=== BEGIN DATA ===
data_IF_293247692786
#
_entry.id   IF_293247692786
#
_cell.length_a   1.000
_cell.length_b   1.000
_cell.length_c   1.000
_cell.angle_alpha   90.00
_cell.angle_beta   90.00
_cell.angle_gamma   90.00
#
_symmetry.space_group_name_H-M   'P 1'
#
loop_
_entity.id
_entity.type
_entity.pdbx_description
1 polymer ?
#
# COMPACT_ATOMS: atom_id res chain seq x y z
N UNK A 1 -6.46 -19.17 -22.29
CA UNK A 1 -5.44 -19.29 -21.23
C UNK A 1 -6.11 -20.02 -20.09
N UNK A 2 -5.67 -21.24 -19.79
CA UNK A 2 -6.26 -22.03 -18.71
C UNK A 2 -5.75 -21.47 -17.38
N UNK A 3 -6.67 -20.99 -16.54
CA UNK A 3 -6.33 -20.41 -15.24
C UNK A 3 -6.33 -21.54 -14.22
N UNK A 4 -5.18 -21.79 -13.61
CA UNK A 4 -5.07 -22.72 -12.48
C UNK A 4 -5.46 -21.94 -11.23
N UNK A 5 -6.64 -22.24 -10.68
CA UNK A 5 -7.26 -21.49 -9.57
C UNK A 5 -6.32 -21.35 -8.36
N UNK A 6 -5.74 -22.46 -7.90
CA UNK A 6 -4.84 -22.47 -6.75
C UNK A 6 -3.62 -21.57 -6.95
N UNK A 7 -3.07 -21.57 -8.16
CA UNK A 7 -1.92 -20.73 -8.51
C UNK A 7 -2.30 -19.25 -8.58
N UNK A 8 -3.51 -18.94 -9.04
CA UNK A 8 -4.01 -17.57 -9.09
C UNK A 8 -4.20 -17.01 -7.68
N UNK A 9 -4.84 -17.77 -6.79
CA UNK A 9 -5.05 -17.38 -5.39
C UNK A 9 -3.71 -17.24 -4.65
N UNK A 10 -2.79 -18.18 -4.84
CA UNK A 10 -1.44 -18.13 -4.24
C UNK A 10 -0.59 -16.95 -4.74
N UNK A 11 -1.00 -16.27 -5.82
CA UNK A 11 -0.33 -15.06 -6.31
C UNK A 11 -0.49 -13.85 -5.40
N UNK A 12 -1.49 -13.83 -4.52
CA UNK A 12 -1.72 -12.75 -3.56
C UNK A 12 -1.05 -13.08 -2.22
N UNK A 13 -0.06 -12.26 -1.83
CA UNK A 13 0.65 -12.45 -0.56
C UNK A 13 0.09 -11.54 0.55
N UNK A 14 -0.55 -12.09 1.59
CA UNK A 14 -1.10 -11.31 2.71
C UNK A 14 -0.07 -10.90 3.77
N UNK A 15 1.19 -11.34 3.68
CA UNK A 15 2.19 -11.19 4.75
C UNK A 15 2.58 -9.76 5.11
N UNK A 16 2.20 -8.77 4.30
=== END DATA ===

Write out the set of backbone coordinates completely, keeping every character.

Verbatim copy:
data_IF_293247692786
#
_entry.id   IF_293247692786
#
_cell.length_a   1.000
_cell.length_b   1.000
_cell.length_c   1.000
_cell.angle_alpha   90.00
_cell.angle_beta   90.00
_cell.angle_gamma   90.00
#
_symmetry.space_group_name_H-M   'P 1'
#
loop_
_entity.id
_entity.type
_entity.pdbx_description
1 polymer ?
#
# COMPACT_ATOMS: atom_id res chain seq x y z
N UNK A 1 -6.46 -19.17 -22.29
CA UNK A 1 -5.44 -19.29 -21.23
C UNK A 1 -6.11 -20.02 -20.09
N UNK A 2 -5.67 -21.24 -19.79
CA UNK A 2 -6.26 -22.03 -18.71
C UNK A 2 -5.75 -21.47 -17.38
N UNK A 3 -6.67 -20.99 -16.54
CA UNK A 3 -6.33 -20.41 -15.24
C UNK A 3 -6.33 -21.54 -14.22
N UNK A 4 -5.18 -21.79 -13.61
CA UNK A 4 -5.07 -22.72 -12.48
C UNK A 4 -5.46 -21.94 -11.23
N UNK A 5 -6.64 -22.24 -10.68
CA UNK A 5 -7.26 -21.49 -9.57
C UNK A 5 -6.32 -21.35 -8.36
N UNK A 6 -5.74 -22.46 -7.90
CA UNK A 6 -4.84 -22.47 -6.75
C UNK A 6 -3.62 -21.57 -6.95
N UNK A 7 -3.07 -21.57 -8.16
CA UNK A 7 -1.92 -20.73 -8.51
C UNK A 7 -2.30 -19.25 -8.58
N UNK A 8 -3.51 -18.94 -9.04
CA UNK A 8 -4.01 -17.57 -9.09
C UNK A 8 -4.20 -17.01 -7.68
N UNK A 9 -4.84 -17.77 -6.79
CA UNK A 9 -5.05 -17.38 -5.39
C UNK A 9 -3.71 -17.24 -4.65
N UNK A 10 -2.79 -18.18 -4.84
CA UNK A 10 -1.44 -18.13 -4.24
C UNK A 10 -0.59 -16.95 -4.74
N UNK A 11 -1.00 -16.27 -5.82
CA UNK A 11 -0.33 -15.06 -6.31
C UNK A 11 -0.49 -13.85 -5.40
N UNK A 12 -1.49 -13.83 -4.52
CA UNK A 12 -1.72 -12.75 -3.56
C UNK A 12 -1.05 -13.08 -2.22
N UNK A 13 -0.06 -12.26 -1.83
CA UNK A 13 0.65 -12.45 -0.56
C UNK A 13 0.09 -11.54 0.55
N UNK A 14 -0.55 -12.09 1.59
CA UNK A 14 -1.10 -11.31 2.71
C UNK A 14 -0.07 -10.90 3.77
N UNK A 15 1.19 -11.34 3.68
CA UNK A 15 2.19 -11.19 4.75
C UNK A 15 2.58 -9.76 5.11
N UNK A 16 2.20 -8.77 4.30